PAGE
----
Easy Response Headers

A while back, I posted how I add HTTP response headers to my Workers on high-performance pages. This was inspired by Scott Helme’s blog post on using Workers to set headers. As that post is nearly four years old, things have come a long way since then.

Why Are These Response Headers Important?

Basic HTTP response headers assume there are no security threats to your website. For example, here is a SecurityHeaders report on a basic site:


It is an HTTP URL because the site does not support HTTPS. Though I do not know if this site owner is aware of their “F” rating, I doubt they care since they don’t even use HTTPS. Troy Hunt explains why all sites need HTTPS.

If this site owner was using Cloudflare, they could download an Origin CA Certificate for their proxied site and fix every single one of those Headers warnings:

  • CSP tells a browser what it is and is not allowed to load, and from where.
  • X-Frame-Options can stop other people from framing your content into their website.
  • X-Content-Type-Options can force a browser to treat a resource the way you have declared it.
  • Referrer-Policy lets you decide how a browser reports your website to any site you link to.
  • Permissions-Policy replaces Feature-Policy as a way to ensure that nothing in your site triggers unwanted behavior in the browser.
  • The SecurityHeaders website goes into more detail about all of this.

The Hard Way

There is an old blog post from Scott Helme on one way to add these headers at the origin. I have used similar approaches on Apache, NGINX and OpenLiteSpeed. They all involve modifying files on the server. And, quite often, requiring a reload of your site’s config files.

Scott Helme’s blog post on Workers is how I did it more recently. His post feels like it was just yesterday, but it has been four years. I mention Scott not just because he has an awesome first name, but because he is one of the world’s foremost experts on website security, trusted by Troy Hunt and Ivan Ristic to lead their respective courses.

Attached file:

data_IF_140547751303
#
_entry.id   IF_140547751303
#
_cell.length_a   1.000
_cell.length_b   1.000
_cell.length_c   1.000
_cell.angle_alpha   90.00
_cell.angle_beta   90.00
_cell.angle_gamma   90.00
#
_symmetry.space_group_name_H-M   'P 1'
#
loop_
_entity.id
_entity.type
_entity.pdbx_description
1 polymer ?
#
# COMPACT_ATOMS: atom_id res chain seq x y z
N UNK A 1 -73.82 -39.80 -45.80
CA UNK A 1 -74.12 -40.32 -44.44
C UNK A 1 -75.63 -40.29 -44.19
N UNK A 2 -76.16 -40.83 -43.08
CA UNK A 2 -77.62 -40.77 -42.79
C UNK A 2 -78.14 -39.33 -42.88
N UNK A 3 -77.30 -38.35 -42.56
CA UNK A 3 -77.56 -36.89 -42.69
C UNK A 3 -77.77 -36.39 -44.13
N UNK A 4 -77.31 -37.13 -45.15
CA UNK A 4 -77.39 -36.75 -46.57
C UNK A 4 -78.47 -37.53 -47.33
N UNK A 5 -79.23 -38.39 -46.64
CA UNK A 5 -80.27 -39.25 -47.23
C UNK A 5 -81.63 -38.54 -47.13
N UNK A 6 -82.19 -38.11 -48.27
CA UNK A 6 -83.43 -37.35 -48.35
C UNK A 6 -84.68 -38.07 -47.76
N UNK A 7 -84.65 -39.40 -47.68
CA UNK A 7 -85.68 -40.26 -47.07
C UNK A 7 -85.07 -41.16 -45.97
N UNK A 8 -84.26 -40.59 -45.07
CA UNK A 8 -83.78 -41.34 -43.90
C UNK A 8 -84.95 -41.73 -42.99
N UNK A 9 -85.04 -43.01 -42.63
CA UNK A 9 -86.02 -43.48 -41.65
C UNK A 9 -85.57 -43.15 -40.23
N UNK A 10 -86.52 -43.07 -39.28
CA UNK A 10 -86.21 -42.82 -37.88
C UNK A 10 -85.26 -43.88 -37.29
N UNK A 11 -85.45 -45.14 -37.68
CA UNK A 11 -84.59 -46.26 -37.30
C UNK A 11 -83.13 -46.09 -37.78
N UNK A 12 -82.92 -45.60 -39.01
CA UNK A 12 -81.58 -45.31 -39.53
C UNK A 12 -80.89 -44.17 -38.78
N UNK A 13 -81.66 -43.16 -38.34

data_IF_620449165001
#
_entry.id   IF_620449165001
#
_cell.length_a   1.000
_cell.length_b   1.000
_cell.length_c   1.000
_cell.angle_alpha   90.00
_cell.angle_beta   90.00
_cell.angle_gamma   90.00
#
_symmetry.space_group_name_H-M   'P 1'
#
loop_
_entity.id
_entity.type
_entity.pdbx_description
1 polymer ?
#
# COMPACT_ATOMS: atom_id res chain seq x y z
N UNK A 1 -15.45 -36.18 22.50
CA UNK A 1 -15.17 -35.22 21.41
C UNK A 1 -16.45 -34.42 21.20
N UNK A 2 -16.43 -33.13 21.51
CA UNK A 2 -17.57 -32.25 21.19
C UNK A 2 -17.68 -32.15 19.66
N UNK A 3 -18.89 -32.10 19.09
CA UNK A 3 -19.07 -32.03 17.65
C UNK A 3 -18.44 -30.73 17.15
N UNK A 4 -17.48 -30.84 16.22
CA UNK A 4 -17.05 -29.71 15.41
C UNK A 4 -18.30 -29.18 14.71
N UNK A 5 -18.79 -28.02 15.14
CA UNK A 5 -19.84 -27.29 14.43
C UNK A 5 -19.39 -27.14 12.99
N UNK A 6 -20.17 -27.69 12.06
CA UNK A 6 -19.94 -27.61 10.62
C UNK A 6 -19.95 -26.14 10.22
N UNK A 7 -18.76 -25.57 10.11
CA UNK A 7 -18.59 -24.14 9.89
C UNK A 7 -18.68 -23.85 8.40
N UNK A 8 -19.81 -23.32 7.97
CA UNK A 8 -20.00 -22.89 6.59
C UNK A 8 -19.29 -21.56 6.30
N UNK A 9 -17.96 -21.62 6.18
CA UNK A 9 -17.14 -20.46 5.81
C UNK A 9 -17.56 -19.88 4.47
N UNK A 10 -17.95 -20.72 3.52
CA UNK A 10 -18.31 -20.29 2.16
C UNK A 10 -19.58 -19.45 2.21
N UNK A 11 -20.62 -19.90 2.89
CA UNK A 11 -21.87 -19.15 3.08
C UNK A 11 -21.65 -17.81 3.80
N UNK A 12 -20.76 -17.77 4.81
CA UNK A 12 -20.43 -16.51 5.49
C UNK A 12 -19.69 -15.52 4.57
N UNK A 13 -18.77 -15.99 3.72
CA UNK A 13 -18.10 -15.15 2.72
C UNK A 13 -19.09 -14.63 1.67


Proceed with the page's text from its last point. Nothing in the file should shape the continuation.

The Easy Way to Add Response Headers

One month ago, Cloudflare announced a new and easy way to modify response headers. This is a great improvement because it is handled in one place, is independent of server configuration which makes it follow the proxied site, no matter where it is hosted, and does not require reloading config files in the server.

If you take a look at Scott Helme’s Worker, you will see three sections:

  1. Additions
  2. Replacements
  3. Removals

What is even better about Cloudflare’s new Transform Rules, it’s easy to set different response headers for different parts of your website. For example, Admin actions require a more lenient CSP than the public facing site. So I set one rule to match the site, but exclude the admin path:

Match hostname of main site, but does not contain "admin".

From the Header Warnings list above, CSP is the most difficult part, but Scott Helme’s Worker provides an excellent boilerplate beginning:

  • Content-Security-Policy: upgrade-insecure-requests; (fixes Mixed Content Errors on HTTPS connection)
  • Permissions-Policy: interest-cohort=() (I start with this directive to block FLoC tracking)
  • Referrer-Policy: same-origin (this stops browsers from telling other sites I link to where the visitor came from)
  • Strict-Transport-Security (You can disregard this because Cloudflare can set this natively)
  • X-Content-Type-Options: nosniff (Stops browsers from ignoring your content settings)
  • X-Frame-Options: SAMEORIGIN (only my site is allowed to frame itself)
  • X-Xss-Protection: 1; mode=block (stops external scripts from running)

I also remove several headers. Mostly ones set by Cloudflare that I would rather not include:

  • “Expect-CT”, “nel”, and “Report-To”. This can quite down browser activity I do not want.
  • X-Redirect-By. WordPress will use this if it is redirecting to the canonical URL.
  • Any of the headers that OpenLiteSpeed includes for self-promotion, similar to X-Powered-By.

Check Your Work

An earlier post of mine links to three websites good for viewing and testing these headers. While Hardenize and SecurityHeaders give a general score on CSP, Observatory really digs into the policy for any problems. However, CSP is a separate topic with many resources already dedicated to cleaning that up.